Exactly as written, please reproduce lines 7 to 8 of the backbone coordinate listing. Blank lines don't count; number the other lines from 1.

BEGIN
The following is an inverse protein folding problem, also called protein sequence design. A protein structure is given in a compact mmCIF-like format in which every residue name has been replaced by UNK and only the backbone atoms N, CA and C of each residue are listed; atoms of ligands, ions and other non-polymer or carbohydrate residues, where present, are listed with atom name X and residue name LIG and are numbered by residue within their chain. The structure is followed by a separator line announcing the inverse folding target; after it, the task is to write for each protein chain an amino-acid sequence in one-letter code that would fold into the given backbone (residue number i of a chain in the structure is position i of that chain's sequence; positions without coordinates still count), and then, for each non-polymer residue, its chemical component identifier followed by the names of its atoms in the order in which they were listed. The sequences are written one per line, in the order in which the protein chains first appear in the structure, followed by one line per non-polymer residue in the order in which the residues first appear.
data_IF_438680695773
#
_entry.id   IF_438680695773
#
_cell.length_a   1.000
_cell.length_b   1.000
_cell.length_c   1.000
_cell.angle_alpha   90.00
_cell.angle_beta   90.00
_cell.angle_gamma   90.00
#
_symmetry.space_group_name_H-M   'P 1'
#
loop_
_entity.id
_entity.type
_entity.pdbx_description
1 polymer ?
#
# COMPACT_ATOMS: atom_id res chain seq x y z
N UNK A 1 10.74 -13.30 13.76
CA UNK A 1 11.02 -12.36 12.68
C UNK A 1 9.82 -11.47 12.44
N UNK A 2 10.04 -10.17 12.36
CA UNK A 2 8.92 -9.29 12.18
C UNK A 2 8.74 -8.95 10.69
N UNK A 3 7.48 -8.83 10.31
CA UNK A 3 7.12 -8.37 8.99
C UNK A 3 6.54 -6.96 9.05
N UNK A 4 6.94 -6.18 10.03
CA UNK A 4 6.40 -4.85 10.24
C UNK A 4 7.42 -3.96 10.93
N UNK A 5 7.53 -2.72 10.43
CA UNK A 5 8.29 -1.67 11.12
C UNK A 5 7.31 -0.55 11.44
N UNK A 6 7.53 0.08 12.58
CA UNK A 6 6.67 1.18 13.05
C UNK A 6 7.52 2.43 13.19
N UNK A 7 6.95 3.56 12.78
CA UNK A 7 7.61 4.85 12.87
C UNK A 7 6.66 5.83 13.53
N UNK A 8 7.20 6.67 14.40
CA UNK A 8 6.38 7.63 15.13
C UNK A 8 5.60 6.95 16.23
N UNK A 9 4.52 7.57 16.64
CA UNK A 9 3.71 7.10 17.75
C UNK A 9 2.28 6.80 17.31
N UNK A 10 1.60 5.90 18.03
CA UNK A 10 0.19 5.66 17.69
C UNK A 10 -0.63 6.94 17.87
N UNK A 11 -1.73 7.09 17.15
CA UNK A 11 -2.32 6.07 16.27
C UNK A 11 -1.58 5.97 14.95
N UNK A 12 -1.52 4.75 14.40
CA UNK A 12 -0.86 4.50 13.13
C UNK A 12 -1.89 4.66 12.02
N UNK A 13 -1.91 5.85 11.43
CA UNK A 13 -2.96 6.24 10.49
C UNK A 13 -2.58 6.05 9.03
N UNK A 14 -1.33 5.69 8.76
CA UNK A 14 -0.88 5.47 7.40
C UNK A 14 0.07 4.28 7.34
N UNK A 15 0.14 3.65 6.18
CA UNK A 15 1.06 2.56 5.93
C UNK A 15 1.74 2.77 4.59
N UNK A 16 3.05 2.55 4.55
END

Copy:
_cell.length_b   1.000
_cell.length_c   1.000